Whoever finds a cure for the Human Immunodeficiency Virus (HIV) deserves the Nobel Prize in Medicine & Physiology. The reason is clear. HIV is one of the most intelligent viruses known. It has evaded cure for more than three decades simply because it is incredibly smart, so it’s going to take someone that is very
Whoever finds a cure for the Human Immunodeficiency Virus (HIV) deserves the Nobel Prize in Medicine & Physiology. The reason is clear. HIV is one of the most intelligent viruses known. It has evaded cure for more than three decades simply because it is incredibly smart, so it’s going to take someone that is very clever indeed, to outsmart it.
•A researcher at St Jude Children’s Research Hospital in Memphis, Tennessee, where edited DNA was used to fix genetic illness into patients using modified HIV
Although genetically simple, HIV demonstrates remarkably complex behaviour. It is a master of invasion and evasion. Despite its comparatively small “genetic brain,” the virus is able to evade sophisticated detection mechanisms of the immune system.
It also counters attacks of the vastly more complex human cells, reach into the cell’s nucleus and replace the human genome with its own viral DNA. By attacking the immune system directly, HIV weakens the entire body. After taking over invaded cells, the smart HIV transfers itself between multiple cells.
Enormous research has been done on HIV, yet much more is yet to be known about the incredibly adaptive virus that continues to face human onslaught.
Certainly, scientists have not given up in the quest to overcome the smart virus and while a cure may have not been found, cure research remains promising as scientists continue work on a functional cure and a sterilising cure.
While the search continues, significant discoveries about the human immune system made on the road to finding a cure remain paramount. The efforts to improve treatment, prevention and awareness tools are continuing to have a positive impact on the lives of many.
One of the most profound outcomes of application of HIV research occurred lately when doctors at St Jude’s Children Research Hospital in Memphis, Tennessee, reported how they “used” HIV to “cure” children with a rare immune system abnormality.
The children were all born with a condition known as Severe Combined Immunodeficiency (SCID)—commonly known as Bubble Boy Disease—that makes it impossible for their bodies to make white blood cells and they were at risk of dying as infants.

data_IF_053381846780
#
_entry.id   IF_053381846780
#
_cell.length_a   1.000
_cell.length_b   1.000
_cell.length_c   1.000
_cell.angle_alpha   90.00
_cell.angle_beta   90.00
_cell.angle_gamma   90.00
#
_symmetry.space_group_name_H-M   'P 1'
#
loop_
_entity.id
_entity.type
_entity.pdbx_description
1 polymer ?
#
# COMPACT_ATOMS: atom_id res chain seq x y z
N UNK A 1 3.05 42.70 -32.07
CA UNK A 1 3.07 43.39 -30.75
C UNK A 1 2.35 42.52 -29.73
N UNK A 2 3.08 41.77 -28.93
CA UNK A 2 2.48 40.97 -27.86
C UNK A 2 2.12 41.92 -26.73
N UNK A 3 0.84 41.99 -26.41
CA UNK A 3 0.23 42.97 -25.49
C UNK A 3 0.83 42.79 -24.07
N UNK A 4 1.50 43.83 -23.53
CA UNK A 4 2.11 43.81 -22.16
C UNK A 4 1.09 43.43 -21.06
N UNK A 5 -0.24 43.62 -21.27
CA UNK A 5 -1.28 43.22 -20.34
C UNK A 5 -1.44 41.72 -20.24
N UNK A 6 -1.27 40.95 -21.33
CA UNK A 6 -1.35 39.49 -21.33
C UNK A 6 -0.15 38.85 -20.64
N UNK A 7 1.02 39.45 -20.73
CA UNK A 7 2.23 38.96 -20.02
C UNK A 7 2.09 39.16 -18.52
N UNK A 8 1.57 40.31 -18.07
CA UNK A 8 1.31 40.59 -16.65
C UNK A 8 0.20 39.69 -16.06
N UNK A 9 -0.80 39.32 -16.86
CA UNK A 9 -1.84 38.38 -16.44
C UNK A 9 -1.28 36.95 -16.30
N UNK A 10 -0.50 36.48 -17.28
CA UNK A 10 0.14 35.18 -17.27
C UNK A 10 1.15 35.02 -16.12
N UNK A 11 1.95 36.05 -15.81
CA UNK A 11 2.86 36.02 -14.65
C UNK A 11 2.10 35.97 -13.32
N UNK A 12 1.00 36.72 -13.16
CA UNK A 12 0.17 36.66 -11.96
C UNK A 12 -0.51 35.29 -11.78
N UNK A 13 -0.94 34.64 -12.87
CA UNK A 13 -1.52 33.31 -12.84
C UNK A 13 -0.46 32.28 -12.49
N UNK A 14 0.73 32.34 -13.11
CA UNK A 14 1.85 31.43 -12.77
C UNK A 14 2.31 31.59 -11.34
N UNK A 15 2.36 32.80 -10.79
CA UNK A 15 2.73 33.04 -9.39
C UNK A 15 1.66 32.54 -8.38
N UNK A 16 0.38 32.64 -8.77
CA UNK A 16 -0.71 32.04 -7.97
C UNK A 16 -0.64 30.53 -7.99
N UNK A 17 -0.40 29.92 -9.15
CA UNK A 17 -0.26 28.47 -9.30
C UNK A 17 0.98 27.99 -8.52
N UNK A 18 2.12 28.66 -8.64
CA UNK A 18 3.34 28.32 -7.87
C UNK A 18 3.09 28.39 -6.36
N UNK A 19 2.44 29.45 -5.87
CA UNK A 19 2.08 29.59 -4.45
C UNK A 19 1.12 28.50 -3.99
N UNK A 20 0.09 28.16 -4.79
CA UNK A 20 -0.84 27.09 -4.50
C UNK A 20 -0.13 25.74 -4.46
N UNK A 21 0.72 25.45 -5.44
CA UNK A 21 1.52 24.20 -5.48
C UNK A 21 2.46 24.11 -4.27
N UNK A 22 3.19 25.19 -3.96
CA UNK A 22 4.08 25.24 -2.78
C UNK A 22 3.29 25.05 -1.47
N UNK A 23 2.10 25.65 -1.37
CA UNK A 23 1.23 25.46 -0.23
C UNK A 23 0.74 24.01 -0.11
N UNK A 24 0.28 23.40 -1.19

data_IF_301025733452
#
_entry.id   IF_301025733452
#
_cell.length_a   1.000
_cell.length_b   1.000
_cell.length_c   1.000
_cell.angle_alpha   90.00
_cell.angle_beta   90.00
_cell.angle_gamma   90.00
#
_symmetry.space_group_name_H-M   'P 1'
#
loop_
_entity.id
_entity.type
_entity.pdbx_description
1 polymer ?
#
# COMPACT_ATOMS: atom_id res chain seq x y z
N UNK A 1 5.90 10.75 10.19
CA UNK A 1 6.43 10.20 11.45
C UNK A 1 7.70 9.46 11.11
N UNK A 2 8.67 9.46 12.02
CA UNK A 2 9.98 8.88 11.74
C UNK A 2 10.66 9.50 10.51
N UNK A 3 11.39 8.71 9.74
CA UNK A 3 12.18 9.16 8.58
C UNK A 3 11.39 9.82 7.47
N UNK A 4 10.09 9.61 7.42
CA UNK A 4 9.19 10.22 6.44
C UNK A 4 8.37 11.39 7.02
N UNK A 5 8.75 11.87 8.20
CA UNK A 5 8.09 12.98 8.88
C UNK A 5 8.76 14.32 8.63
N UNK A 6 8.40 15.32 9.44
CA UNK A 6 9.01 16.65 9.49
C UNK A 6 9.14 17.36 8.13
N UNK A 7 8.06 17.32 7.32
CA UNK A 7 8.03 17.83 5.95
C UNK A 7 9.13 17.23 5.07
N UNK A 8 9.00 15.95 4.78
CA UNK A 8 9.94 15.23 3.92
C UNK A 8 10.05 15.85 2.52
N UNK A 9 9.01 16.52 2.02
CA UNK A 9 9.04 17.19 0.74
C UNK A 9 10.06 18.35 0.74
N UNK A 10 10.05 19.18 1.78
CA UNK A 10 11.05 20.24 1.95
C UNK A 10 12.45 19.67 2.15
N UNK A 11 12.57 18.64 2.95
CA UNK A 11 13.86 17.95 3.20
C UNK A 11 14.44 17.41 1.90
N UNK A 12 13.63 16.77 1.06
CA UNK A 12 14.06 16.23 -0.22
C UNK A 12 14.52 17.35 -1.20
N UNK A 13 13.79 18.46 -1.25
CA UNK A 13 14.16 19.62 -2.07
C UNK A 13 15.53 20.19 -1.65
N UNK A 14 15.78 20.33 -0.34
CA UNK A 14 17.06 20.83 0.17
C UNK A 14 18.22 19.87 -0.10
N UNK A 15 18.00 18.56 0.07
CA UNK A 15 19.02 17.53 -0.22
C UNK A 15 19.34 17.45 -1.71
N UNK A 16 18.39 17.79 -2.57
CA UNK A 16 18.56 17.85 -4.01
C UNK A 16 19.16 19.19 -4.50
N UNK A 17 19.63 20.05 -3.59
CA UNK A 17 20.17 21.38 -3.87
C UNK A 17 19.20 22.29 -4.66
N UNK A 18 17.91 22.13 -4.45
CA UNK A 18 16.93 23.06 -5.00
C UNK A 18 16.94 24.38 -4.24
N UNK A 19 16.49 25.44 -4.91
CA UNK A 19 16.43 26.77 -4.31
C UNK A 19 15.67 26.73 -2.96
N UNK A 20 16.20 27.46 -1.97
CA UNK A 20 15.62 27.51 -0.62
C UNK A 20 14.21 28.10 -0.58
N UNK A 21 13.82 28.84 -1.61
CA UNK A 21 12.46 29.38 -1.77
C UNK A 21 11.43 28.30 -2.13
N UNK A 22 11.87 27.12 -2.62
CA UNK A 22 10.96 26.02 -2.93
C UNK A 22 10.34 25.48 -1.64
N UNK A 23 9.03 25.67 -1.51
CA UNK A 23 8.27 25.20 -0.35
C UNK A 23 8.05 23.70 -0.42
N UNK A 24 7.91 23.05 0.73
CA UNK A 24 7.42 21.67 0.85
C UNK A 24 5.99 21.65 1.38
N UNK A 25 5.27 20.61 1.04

Ten of the affected children were treated with an experimental gene therapy which made eight of them to produce vital white blood cells for the first time. The scientists “edited” DNA to fix the fault which causes the genetic illness and delivered the “cured” genes into the children’s body using HIV. The altered genes used to fix the children’s defective DNA were delivered into the body using damaged HIV viruses.
Experts working on the project say the breakthrough is a first for children with this rare and life-threatening illness, and say only time will tell if it’s a permanent cure.
Each of the patients, according to the MailOnline, has X-linked severe combined immunodeficiency (SCID-X1), a condition present from birth which stops a child’s immune system working.
The illness is known as ‘bubble boy disease’ because patients have to be kept in isolation tanks to avoid common infections like colds, which could kill them.
While the therapy is said to have cured the patients, Dr Ewelina Mamcarz, one of the scientists, notes that only time will tell if the cure is permanent.
“These patients are toddlers now who are responding to vaccinations and have immune systems to make all immune cells they need for protection from infections as they explore the world and live normal lives. This is a first for patients with SCID-X1.”
Without treatment, children with bubble boy disease usually die when they’re one or two because their body can’t fight off even the simplest of infections.